Florida wildlife officials are recommending charges against a man accused of dragging a shark around a beach after beating it with a hammer in December.
According to a Florida Fish and Wildlife Conservation Commission report obtained by Fox News Digital, the agency is recommending that two charges be filed against the 33-year-old. Those charges include harvesting or possessing a prohibited species and catching a prohibited species and not immediately releasing it without harm.
A FWC spokesman confirmed the recommendation Thursday, according to News 6.
It will be up to the Brevard County State Attorney's Office to decide whether to file formal charges against the man.
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A spokesperson from that office told Fox 35 Orlando Thursday it had either not yet received the report or it was still in the transfer process. Once received, it would then be reviewed by prosecutors.
The man has not been arrested, and charges have not been filed against him.
He is accused of dragging around what appears to be a lifeless shark at Bicentennial Beach Park Dec. 20. The incident was captured on video.
"Two (2) males were observed catching a shark while shore fishing, bringing the shark to shore, hitting the shark over the head with a hammer, and then dragging the shark back into the water and releasing it," the Indian Harbour Beach Police Department said in a Facebook post last month.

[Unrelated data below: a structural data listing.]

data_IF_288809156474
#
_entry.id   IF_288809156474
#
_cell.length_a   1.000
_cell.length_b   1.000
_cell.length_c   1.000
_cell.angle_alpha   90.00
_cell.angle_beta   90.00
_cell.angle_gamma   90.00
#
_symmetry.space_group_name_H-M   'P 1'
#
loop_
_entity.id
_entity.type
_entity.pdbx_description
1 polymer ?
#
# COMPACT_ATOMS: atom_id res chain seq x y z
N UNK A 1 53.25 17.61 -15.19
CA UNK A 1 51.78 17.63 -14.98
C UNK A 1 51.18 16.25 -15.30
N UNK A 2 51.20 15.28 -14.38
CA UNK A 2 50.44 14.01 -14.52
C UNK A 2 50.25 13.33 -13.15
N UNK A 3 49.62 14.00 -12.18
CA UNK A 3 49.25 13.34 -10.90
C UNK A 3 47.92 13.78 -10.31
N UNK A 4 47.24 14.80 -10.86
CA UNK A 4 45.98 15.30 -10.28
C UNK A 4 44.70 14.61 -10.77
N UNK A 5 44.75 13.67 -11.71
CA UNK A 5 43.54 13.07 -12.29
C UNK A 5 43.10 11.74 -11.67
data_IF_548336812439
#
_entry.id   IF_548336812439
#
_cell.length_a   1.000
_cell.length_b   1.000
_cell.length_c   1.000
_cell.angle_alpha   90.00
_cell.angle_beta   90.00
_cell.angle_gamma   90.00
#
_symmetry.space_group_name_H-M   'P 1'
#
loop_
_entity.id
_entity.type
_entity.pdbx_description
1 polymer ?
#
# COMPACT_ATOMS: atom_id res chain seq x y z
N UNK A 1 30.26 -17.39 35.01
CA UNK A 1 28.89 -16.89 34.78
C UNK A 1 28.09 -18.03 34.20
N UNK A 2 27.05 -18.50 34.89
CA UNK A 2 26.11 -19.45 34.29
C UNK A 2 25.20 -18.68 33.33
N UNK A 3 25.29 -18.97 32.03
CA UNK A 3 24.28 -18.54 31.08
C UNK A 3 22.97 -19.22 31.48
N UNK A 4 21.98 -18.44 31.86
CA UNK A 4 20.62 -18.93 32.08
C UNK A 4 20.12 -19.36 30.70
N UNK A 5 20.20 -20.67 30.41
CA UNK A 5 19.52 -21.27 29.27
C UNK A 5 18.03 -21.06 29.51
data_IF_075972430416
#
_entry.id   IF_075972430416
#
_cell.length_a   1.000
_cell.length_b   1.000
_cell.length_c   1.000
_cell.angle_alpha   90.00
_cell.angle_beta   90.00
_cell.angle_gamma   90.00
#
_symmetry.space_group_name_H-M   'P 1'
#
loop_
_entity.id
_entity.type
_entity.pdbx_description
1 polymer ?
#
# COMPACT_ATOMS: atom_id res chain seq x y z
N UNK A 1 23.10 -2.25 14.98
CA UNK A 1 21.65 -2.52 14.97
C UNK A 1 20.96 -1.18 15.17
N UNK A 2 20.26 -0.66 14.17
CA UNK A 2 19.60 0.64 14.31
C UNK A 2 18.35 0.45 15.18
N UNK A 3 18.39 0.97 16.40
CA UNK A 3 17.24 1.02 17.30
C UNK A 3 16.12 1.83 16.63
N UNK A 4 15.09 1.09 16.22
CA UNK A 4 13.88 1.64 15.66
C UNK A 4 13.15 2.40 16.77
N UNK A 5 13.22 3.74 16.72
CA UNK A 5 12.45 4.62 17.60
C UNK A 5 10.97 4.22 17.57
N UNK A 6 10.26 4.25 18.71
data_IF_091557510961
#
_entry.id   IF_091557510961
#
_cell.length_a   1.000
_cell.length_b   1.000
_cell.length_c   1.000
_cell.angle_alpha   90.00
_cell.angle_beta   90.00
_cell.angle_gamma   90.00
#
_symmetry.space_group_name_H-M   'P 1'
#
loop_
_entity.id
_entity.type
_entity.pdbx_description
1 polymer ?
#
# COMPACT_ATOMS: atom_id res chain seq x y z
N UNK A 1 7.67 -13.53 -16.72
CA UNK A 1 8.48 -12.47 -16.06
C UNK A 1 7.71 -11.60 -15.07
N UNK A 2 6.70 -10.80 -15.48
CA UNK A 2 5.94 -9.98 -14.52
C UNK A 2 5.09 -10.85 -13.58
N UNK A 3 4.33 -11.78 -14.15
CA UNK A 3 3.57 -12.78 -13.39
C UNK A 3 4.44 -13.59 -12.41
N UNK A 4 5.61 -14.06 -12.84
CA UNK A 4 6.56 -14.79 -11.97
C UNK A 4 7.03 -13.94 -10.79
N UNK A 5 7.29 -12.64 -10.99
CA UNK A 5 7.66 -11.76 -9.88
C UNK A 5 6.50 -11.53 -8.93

VIDEO SHOWS MAN WHO ALLEGEDLY BEAT SHARK WITH A HAMMER, DRAGGED IT ACROSS FLORIDA BEACH
Witnesses said the man was seen bludgeoning the shark with a hammer. The outlet said the shark was believed to be a lemon shark, a protected species in Florida.
According to the FWC report, an investigator responded to the beach and interviewed a man who matched the descriptions witnesses provided.
That investigator was unable to find the shark due to the tide after the man admitted to deputies that he struck the shark. It is not known if the shark survived.
Lemon sharks are among 28 protected sharks in Florida. There are also rules depending on where people fish.
Fox News' Andrew Mark Miller contributed to this report.